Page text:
Bobita is summoned when Angela posts videos of herself with a filter that resembles Andrew Tate, the online personality currently facing extradition from Romania on sex crime charges, and performs vulgar monologues that play like mockeries of the influencer’s misogynist speeches. Manolache said she hadn’t heard of Tate when she first debuted the Bobita persona on social media in 2021, and that she was actually inspired by Miranda July’s Instagram performances and her own frustrations with Romania’s culture of toxic masculinity. Though some of her family members and colleagues were dismissive of Bobita, Manolache said, Jude was a fan of her sordid satire, and invited her to lead his new film.

“Most big artists, they don’t see what’s valuable about TikTok,” Manolache said. “They reject it and call it a weird subculture. That’s what’s rare about Radu and what makes him such a modern voice.”

During the Zoom, Jude whipped out his phone and presented his TikTok feed to the camera. It showed an older woman performing a workout routine, then a hen that had reportedly survived a dog attack. “They have a certain beauty,” he said. “Here you can see people and places you don’t typically find in Romanian cinema. Why aren’t they in the movies? I often feel that cinema is behind TikTok. It’s not familiar with these expressions of life.”

For much of his career, beginning with his 2009 feature debut, “The Happiest Girl in the World” — about a provincial teenager who is forced to take part in a soda commercial — Jude was considered part of the “Romanian New Wave” of filmmakers united by their social-realist perspectives and working-class subjects. Though several Romanian New Wave directors (like Cristian Mungiu and Cristi Puiu) emerged as film festival heavyweights in the mid-’00s, Jude only gained international recognition in 2015, when he won a prize at the Berlin Film Festival for his 19th-century picaresque, “Aferim!”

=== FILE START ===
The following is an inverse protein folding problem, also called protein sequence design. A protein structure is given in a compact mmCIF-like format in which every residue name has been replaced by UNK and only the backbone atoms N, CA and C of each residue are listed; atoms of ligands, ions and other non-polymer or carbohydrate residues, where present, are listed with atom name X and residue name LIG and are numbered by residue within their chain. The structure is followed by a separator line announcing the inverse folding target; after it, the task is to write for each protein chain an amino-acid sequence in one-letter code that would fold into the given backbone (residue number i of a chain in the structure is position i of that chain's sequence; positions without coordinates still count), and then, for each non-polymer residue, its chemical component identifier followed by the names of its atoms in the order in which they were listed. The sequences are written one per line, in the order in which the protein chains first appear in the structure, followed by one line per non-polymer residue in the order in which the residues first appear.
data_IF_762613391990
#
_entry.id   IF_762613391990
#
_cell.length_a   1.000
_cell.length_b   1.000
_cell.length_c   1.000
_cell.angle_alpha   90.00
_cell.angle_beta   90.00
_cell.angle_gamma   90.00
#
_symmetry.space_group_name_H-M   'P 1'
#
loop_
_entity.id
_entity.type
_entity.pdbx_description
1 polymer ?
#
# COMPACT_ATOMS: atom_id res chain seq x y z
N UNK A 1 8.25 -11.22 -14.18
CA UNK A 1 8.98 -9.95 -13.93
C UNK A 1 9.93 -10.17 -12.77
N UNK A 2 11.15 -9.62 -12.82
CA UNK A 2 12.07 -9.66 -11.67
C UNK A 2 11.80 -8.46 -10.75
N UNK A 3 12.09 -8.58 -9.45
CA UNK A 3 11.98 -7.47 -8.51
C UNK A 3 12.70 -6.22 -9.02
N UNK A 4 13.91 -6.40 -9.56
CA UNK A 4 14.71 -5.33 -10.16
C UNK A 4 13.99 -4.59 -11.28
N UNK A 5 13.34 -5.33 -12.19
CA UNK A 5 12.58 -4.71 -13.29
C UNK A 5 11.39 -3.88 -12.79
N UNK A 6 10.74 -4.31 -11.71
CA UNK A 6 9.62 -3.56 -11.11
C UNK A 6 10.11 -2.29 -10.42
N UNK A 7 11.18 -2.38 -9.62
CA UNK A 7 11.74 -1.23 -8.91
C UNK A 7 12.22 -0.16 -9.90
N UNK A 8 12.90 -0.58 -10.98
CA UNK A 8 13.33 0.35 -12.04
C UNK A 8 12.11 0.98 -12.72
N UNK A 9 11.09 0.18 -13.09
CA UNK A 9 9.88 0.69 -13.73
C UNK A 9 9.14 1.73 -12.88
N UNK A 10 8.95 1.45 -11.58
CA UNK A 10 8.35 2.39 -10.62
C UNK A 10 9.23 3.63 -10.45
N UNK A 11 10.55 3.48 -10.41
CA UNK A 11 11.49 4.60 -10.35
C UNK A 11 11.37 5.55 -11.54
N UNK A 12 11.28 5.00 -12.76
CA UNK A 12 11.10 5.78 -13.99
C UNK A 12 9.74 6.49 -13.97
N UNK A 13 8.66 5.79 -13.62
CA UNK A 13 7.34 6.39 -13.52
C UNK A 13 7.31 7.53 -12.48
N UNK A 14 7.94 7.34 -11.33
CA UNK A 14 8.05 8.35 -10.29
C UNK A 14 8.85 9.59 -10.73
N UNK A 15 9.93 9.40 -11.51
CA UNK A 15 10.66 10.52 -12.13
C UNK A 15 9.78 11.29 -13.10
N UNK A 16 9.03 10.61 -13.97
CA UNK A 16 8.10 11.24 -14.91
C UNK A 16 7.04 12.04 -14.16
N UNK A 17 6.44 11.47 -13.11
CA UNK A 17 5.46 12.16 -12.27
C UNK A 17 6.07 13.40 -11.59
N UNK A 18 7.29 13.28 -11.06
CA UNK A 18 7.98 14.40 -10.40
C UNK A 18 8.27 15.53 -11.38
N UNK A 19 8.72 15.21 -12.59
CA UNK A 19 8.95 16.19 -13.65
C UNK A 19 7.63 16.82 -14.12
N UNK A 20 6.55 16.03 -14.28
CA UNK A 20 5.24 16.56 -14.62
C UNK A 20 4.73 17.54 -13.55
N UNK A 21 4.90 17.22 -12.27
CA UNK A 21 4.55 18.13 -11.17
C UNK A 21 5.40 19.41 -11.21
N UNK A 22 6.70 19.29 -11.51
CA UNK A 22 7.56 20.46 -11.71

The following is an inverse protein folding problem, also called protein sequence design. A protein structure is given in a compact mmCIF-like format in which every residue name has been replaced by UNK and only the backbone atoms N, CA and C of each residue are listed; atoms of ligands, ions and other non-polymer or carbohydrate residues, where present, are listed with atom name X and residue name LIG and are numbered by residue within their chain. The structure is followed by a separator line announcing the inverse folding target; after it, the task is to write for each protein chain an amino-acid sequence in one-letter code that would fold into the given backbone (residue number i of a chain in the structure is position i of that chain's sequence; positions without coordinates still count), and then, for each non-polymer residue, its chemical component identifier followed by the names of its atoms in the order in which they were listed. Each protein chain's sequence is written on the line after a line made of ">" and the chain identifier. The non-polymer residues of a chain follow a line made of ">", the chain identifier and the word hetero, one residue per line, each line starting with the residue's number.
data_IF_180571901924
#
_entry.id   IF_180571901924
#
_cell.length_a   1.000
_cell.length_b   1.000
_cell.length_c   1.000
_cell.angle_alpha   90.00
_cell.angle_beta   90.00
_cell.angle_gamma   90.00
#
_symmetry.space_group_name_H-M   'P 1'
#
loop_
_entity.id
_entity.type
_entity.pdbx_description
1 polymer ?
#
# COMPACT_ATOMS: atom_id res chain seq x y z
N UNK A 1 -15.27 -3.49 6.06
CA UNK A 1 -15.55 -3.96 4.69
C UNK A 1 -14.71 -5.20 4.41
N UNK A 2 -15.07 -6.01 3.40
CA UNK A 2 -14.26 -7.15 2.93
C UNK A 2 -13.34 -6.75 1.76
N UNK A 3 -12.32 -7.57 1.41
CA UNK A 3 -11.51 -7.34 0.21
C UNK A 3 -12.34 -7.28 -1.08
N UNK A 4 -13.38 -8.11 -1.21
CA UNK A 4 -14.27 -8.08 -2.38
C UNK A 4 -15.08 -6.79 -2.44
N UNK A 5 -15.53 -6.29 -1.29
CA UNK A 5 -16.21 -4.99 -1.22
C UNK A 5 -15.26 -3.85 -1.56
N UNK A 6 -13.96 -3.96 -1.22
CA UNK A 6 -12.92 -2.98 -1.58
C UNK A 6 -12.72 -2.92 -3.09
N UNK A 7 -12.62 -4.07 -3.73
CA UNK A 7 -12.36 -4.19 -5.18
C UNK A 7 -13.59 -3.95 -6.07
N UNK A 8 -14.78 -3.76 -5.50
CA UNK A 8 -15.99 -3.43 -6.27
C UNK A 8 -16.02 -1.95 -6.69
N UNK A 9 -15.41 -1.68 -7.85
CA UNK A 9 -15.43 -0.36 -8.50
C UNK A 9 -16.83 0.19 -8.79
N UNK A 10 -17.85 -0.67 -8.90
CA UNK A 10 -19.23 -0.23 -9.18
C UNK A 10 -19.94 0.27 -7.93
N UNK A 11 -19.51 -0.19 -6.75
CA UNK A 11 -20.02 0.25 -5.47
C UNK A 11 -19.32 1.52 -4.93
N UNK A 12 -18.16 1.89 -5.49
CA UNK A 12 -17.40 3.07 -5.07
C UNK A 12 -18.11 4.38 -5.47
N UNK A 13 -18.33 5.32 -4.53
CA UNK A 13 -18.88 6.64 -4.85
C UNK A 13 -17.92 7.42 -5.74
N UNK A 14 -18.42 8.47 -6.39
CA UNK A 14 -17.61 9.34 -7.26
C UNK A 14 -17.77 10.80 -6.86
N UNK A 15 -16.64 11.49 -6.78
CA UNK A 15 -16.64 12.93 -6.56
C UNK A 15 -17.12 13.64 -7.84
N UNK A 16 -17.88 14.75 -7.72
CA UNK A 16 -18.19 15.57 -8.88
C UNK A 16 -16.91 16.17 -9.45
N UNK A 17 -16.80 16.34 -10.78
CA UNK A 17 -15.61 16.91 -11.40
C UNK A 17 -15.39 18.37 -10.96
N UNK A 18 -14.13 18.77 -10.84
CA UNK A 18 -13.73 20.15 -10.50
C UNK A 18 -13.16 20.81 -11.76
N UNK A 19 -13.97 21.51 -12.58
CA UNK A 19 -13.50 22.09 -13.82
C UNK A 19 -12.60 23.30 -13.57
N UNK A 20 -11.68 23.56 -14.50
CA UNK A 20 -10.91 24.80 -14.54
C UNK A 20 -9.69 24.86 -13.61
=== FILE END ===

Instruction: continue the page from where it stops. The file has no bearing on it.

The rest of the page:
Dorota Lech, a programmer for Central and East European cinema at the Toronto Film Festival, said that the label of “New Wave” had become passé. Jude’s constant reinvention, she added, makes him too dynamic a filmmaker to fit in one box, anyway. “He’s a true artist in a sea of paint-by-number content creators,” Lech said by email. He “can be crude,” she added, “but he can also go toe-to-toe with anyone on any subject.”

Some critics have drawn parallels between Jude and the French auteur Jean-Luc Godard — another fiercely political artist who played with the tools of new media — but Jude was bashful about the comparison.

He conceded that, like Godard, he tired to “discover the beauty in all kinds of images” (though he noted that Robert Rauschenberg, John Cage and John Dos Passos did that, too) and added that he plans to shoot his next film on an iPhone precisely because the format is considered uglier.

“When you read a history book you only ever retain a few traces or details. That’s how cinema works. All of a sudden, details jump out and become cinematic. An Instagram page can be cinematic. A reflection in a puddle. You need to force cinema in new directions, make it impure and mess it up in order to be able to see these small details.”

“I just draw attention to what’s there,” he said. “Maybe that means I’m not a serious filmmaker.”

In fact, several of Jude’s films — like his next feature, a Dracula adaptation — began as jokes. “I was pitching a new project to some producers and they weren’t excited. Then I told one of them, ‘Well, I’m from Transylvania, so I also have a Dracula project,’ which I didn’t. Suddenly, he was very interested.” Then — unsurprisingly, considering Jude’s freewheeling, improvisatory spirit — he figured: “Why not?”